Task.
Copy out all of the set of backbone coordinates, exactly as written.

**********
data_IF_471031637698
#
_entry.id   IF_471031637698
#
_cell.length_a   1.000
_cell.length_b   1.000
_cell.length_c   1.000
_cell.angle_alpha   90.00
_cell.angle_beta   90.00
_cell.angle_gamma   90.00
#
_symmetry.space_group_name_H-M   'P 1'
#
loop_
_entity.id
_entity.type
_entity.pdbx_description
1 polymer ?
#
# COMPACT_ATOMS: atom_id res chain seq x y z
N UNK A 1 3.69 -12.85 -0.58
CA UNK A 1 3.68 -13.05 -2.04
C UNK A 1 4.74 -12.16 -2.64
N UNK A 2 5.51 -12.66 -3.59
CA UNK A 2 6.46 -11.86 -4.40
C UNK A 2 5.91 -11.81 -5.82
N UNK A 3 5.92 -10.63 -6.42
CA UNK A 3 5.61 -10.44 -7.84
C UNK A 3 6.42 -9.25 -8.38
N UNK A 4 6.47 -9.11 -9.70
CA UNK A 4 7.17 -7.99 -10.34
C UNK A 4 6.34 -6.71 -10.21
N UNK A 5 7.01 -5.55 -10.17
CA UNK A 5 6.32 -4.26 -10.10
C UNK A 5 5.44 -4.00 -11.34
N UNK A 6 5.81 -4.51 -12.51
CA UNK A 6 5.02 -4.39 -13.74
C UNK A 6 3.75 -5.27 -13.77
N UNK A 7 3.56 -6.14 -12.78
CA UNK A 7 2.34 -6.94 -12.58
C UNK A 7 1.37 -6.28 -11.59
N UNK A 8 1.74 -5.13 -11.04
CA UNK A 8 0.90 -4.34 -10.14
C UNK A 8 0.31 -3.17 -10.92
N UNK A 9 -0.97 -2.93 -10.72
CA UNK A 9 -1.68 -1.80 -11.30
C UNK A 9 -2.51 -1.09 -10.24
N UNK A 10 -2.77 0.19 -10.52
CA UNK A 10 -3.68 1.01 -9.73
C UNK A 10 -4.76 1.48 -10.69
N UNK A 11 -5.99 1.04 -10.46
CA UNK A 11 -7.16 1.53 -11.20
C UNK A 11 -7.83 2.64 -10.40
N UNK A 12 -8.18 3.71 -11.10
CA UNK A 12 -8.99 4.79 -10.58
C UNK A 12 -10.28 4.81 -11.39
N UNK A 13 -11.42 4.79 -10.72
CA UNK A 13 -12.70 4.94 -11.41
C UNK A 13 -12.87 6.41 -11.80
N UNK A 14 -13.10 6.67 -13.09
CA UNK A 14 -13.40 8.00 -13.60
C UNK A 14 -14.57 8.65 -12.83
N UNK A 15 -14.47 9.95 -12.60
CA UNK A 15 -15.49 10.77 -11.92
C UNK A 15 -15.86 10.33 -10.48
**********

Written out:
data_IF_471031637698
#
_entry.id   IF_471031637698
#
_cell.length_a   1.000
_cell.length_b   1.000
_cell.length_c   1.000
_cell.angle_alpha   90.00
_cell.angle_beta   90.00
_cell.angle_gamma   90.00
#
_symmetry.space_group_name_H-M   'P 1'
#
loop_
_entity.id
_entity.type
_entity.pdbx_description
1 polymer ?
#
# COMPACT_ATOMS: atom_id res chain seq x y z
N UNK A 1 3.69 -12.85 -0.58
CA UNK A 1 3.68 -13.05 -2.04
C UNK A 1 4.74 -12.16 -2.64
N UNK A 2 5.51 -12.66 -3.59
CA UNK A 2 6.46 -11.86 -4.40
C UNK A 2 5.91 -11.81 -5.82
N UNK A 3 5.92 -10.63 -6.42
CA UNK A 3 5.61 -10.44 -7.84
C UNK A 3 6.42 -9.25 -8.38
N UNK A 4 6.47 -9.11 -9.70
CA UNK A 4 7.17 -7.99 -10.34
C UNK A 4 6.34 -6.71 -10.21
N UNK A 5 7.01 -5.55 -10.17
CA UNK A 5 6.32 -4.26 -10.10
C UNK A 5 5.44 -4.00 -11.34
N UNK A 6 5.81 -4.51 -12.51
CA UNK A 6 5.02 -4.39 -13.74
C UNK A 6 3.75 -5.27 -13.77
N UNK A 7 3.56 -6.14 -12.78
CA UNK A 7 2.34 -6.94 -12.58
C UNK A 7 1.37 -6.28 -11.59
N UNK A 8 1.74 -5.13 -11.04
CA UNK A 8 0.90 -4.34 -10.14
C UNK A 8 0.31 -3.17 -10.92
N UNK A 9 -0.97 -2.93 -10.72
CA UNK A 9 -1.68 -1.80 -11.30
C UNK A 9 -2.51 -1.09 -10.24
N UNK A 10 -2.77 0.19 -10.52
CA UNK A 10 -3.68 1.01 -9.73
C UNK A 10 -4.76 1.48 -10.69
N UNK A 11 -5.99 1.04 -10.46
CA UNK A 11 -7.16 1.53 -11.20
C UNK A 11 -7.83 2.64 -10.40
N UNK A 12 -8.18 3.71 -11.10
CA UNK A 12 -8.99 4.79 -10.58
C UNK A 12 -10.28 4.81 -11.39
N UNK A 13 -11.42 4.79 -10.72
CA UNK A 13 -12.70 4.94 -11.41
C UNK A 13 -12.87 6.41 -11.80
N UNK A 14 -13.10 6.67 -13.09
CA UNK A 14 -13.40 8.00 -13.60
C UNK A 14 -14.57 8.65 -12.83
N UNK A 15 -14.47 9.95 -12.60
CA UNK A 15 -15.49 10.77 -11.92
C UNK A 15 -15.86 10.33 -10.48